- Nadal v Auger-Aliassime: Things We Learned | Roland Garros
His left foot, which almost caused his career to be derailed before it had really begun, is a constant source of pain. Most of the time, he can manage it but sometimes, as in Rome, it’s too much.
The good news is that he has moved exceptionally well throughout his four matches here and there are no obvious outward signs that anything is going to stop him from competing as hard as he can against Djokovic.
“I can’t complain much. I am in quarter-finals of Roland Garros. Two and a half weeks ago, even if I had positive hopes after Rome, I even don’t know if I would be able to be here,” admitted Nadal on Sunday.
“So just enjoying the fact that I am here for one more year. And being honest, every match that I play here, I don’t know if gonna be my last match here in Roland Garros in my tennis career, no? That’s my situation now.”
- It’s Djokovic vs. Nadal, the French Open Rematch We’ve Been Waiting For | The New York Times
They have played each other 58 times, with Djokovic holding a 30-28 edge. It is a classic clash of styles, Nadal blasting away and running wild on the clay, his favorite surface, and Djokovic bringing his exquisite timing, incomparable steel, and the most varied arsenal in the game. Even more, it is a clash of two men whose personalities and trajectories, especially over the past year, have pushed them into different realms of the sport and public consciousness.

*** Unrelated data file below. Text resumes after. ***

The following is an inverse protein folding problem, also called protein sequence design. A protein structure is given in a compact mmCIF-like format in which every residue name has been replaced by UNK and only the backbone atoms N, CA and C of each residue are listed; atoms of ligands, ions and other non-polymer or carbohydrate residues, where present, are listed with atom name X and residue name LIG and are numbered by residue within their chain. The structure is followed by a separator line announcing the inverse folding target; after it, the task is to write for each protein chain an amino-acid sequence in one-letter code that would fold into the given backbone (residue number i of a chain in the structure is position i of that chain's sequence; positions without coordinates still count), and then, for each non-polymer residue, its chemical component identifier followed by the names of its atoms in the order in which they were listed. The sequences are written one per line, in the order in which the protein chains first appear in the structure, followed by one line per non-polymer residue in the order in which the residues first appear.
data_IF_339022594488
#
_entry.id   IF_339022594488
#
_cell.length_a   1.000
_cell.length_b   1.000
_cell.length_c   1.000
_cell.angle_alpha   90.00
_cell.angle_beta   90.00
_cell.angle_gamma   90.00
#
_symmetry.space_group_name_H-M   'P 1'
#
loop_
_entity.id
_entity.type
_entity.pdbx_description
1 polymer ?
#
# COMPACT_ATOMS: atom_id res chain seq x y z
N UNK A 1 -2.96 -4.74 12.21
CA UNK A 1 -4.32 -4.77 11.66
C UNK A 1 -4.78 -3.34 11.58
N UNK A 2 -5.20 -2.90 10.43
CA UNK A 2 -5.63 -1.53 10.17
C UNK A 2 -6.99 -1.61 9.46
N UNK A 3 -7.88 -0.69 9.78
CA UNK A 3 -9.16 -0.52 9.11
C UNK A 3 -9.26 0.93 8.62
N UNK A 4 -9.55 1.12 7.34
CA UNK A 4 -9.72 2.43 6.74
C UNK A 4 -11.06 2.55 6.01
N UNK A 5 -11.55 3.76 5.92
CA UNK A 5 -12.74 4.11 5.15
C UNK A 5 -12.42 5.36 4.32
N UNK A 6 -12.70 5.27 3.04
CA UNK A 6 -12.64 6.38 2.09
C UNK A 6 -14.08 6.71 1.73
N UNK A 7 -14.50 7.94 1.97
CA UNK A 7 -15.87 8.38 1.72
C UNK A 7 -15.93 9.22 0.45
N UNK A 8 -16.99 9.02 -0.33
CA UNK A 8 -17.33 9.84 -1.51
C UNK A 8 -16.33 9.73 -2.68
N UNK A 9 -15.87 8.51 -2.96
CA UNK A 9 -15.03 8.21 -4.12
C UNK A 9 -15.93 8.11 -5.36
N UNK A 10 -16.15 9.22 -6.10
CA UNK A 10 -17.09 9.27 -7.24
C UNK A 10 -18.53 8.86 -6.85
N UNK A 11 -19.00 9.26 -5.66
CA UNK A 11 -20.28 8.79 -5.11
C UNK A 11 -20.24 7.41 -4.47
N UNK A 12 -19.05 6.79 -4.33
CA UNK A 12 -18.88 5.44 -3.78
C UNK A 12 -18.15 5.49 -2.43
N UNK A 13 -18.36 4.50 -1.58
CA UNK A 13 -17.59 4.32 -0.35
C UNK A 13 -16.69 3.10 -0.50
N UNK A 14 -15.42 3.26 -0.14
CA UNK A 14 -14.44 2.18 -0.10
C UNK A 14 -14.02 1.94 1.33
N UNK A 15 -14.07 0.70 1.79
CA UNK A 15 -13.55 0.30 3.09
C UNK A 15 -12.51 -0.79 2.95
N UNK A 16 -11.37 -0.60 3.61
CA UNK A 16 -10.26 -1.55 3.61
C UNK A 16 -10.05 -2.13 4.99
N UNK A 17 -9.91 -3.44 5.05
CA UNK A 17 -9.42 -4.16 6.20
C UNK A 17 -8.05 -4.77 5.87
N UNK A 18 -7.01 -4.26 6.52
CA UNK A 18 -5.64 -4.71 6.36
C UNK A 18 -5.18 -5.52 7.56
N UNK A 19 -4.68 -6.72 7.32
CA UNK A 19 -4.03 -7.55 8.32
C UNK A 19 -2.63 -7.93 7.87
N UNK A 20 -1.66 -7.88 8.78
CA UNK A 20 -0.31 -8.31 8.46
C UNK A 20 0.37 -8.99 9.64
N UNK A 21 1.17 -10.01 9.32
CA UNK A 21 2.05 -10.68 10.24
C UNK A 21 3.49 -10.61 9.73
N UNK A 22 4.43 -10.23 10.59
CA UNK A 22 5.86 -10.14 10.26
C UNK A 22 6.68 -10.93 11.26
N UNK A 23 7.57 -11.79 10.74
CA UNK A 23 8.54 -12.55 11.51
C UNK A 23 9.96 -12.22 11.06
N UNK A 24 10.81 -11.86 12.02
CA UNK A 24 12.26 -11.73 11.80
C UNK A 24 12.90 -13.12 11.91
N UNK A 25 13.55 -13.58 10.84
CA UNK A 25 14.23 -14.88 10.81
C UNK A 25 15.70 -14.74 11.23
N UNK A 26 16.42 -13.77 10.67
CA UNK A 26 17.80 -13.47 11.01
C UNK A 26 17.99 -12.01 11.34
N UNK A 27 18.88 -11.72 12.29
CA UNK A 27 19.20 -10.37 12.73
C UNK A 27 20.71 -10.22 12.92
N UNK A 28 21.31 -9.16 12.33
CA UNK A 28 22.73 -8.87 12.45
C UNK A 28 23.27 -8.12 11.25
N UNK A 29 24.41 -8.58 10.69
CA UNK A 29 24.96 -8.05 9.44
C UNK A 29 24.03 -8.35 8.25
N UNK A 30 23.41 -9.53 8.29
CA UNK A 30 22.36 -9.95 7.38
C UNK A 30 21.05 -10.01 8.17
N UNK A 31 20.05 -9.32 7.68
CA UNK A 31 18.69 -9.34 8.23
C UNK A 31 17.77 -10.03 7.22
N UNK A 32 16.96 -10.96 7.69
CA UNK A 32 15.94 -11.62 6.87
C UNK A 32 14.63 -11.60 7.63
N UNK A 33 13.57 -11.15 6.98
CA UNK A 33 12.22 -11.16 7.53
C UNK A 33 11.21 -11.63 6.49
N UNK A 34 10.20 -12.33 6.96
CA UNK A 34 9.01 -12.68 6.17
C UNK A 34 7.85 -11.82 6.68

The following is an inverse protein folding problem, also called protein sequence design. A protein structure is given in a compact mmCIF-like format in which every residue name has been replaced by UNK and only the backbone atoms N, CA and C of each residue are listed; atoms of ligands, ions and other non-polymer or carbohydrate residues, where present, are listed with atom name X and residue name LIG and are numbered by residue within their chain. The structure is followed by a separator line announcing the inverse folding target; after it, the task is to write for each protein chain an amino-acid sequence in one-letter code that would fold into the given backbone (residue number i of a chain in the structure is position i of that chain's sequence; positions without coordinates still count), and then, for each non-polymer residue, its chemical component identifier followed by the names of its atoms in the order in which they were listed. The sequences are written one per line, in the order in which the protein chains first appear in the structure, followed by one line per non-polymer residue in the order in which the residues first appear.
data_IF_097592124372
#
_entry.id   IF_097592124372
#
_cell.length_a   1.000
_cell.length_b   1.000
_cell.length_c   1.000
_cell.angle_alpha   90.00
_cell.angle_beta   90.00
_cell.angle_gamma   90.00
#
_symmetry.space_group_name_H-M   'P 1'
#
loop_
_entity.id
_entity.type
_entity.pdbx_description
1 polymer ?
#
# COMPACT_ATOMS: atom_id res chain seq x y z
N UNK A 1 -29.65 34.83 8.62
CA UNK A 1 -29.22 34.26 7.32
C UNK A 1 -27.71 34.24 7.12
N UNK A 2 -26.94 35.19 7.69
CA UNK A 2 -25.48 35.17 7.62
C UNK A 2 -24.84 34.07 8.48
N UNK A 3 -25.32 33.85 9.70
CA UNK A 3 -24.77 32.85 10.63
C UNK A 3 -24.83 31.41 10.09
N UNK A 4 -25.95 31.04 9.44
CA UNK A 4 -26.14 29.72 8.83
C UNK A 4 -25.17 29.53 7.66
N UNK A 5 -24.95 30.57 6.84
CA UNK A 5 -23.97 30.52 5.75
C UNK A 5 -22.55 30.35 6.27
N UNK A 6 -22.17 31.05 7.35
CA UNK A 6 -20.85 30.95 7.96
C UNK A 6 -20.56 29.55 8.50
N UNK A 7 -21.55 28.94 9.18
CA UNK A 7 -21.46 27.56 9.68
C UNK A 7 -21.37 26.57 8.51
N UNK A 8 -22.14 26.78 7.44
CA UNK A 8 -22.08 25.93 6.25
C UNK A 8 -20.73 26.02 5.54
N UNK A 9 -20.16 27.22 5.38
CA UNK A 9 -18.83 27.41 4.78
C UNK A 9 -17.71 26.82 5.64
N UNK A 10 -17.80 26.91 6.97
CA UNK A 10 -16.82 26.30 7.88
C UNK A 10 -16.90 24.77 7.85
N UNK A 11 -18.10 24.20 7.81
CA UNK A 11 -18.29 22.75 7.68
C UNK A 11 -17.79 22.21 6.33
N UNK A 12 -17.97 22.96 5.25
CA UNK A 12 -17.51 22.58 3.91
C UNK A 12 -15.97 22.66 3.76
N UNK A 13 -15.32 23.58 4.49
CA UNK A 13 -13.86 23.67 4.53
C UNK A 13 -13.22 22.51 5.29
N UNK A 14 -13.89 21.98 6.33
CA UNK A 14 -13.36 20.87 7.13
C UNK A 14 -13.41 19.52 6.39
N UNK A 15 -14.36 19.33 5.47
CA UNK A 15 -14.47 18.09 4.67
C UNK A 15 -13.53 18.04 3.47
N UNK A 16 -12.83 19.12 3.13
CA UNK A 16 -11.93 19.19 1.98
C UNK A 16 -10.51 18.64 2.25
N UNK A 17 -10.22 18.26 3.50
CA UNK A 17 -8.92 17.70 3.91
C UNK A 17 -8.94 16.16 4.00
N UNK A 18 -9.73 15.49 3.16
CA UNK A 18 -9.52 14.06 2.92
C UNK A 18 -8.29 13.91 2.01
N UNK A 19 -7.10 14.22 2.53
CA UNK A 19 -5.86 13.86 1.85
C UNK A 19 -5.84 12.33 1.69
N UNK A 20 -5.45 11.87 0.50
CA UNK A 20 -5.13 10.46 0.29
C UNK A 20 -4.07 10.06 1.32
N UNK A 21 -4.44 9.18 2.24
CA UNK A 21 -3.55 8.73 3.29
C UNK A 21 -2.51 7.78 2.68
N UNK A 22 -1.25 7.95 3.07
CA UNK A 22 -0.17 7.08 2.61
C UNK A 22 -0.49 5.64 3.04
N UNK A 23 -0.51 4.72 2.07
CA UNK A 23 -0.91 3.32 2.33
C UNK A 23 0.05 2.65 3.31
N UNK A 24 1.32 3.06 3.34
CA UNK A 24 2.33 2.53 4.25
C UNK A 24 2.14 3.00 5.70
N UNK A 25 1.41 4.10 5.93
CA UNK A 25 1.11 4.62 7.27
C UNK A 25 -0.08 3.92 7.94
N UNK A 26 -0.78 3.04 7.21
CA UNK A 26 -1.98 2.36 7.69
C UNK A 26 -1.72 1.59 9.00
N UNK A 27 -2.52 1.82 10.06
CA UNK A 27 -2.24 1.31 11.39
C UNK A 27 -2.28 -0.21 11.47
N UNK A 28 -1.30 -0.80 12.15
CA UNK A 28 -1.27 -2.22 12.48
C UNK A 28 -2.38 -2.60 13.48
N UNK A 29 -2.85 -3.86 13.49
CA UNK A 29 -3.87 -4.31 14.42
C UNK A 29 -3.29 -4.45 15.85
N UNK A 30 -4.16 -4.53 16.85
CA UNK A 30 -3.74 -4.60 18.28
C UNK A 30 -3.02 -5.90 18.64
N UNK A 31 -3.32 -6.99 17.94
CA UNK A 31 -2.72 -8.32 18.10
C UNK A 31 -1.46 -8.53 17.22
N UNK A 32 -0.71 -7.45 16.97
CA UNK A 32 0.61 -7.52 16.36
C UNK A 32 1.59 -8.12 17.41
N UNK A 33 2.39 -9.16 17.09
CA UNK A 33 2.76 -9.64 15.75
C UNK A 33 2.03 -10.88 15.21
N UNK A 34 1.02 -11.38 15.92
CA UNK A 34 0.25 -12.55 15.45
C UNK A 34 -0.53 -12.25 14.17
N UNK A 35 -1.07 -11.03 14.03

One is a beloved citizen of the world, the other a polarizing, outspoken iconoclast so set in his beliefs that he was prepared to spend his last prime years on the sidelines rather than receive a vaccination against Covid-19.
There were scattered boos as Djokovic was introduced on the Suzanne Lenglen Court on Sunday. Fans at the main court, Philippe Chatrier, chanted “Rafa, Rafa,” through the evening, urging on the Spanish champion who is immortalized with a nine-foot statue outside the stadium.
“I wish Rafa the very best, I admire him greatly in everything that he’s done. He’s somebody who I really like, and so I wish him the very best for the next match,” Auger-Aliassime said. “But then I think that he also knows that it’s going to be difficult. We played for a long time today and it’s still the quarter-finals and afterwards there’s still two more matches to win to win the tournament. Rafa is coming here to win the tournament.
“So as I said, I really wish him the very best, but it will be a monumental effort for him, I think, to win. But as he and Novak have always done, they will give it their all right through to the end and it will be a great battle.”
- Rafa Nadal’s worrying retirement hint after French Open win | Yahoo Sports
“He is sounding weary,” Evert said. “There is so much more that comes with being a professional tennis player than playing a match, but he sounded tired. The respect I have for him because he is 35 years old and he can keep getting psyched up every single day for these matches.”
Evert went on to say she doesn’t see Nadal playing on after another few seasons at best with the 35-year-old living with a painful foot injury.
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